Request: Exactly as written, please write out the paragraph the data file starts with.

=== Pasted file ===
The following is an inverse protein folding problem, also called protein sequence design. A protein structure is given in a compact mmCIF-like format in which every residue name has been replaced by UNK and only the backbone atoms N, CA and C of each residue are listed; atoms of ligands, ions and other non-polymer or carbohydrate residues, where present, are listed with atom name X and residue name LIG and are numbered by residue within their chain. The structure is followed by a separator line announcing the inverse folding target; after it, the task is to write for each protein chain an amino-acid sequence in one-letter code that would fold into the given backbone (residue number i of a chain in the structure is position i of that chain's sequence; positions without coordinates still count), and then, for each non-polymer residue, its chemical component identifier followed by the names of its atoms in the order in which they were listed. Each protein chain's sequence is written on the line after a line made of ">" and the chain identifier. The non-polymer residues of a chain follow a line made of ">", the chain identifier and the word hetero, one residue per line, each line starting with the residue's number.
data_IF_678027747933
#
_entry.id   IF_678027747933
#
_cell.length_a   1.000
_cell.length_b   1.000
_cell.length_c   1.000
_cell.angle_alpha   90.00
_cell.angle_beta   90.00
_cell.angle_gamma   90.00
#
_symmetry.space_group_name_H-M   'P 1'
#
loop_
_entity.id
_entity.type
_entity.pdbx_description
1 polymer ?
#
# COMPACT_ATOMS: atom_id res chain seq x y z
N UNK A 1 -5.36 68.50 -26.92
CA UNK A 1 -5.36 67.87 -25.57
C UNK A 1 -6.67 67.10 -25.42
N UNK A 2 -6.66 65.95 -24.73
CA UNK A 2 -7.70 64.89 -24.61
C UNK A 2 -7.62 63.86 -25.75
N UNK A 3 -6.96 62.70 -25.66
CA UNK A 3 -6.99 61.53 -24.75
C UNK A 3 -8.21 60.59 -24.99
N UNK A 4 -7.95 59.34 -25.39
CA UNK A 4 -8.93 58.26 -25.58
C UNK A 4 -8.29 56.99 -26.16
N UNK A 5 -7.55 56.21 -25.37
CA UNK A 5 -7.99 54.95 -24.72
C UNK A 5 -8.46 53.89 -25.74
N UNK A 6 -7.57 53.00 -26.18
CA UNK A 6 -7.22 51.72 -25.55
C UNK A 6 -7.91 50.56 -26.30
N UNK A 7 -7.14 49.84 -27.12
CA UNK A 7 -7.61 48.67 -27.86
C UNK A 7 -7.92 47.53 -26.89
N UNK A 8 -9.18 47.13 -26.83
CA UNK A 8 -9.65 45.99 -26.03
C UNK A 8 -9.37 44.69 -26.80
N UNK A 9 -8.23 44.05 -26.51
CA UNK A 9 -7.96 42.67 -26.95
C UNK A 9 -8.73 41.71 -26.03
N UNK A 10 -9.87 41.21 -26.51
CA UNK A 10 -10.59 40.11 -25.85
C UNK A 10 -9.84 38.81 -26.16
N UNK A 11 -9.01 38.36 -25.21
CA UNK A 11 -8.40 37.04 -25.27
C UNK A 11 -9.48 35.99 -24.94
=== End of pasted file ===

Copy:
The following is an inverse protein folding problem, also called protein sequence design. A protein structure is given in a compact mmCIF-like format in which every residue name has been replaced by UNK and only the backbone atoms N, CA and C of each residue are listed; atoms of ligands, ions and other non-polymer or carbohydrate residues, where present, are listed with atom name X and residue name LIG and are numbered by residue within their chain. The structure is followed by a separator line announcing the inverse folding target; after it, the task is to write for each protein chain an amino-acid sequence in one-letter code that would fold into the given backbone (residue number i of a chain in the structure is position i of that chain's sequence; positions without coordinates still count), and then, for each non-polymer residue, its chemical component identifier followed by the names of its atoms in the order in which they were listed. Each protein chain's sequence is written on the line after a line made of ">" and the chain identifier. The non-polymer residues of a chain follow a line made of ">", the chain identifier and the word hetero, one residue per line, each line starting with the residue's number.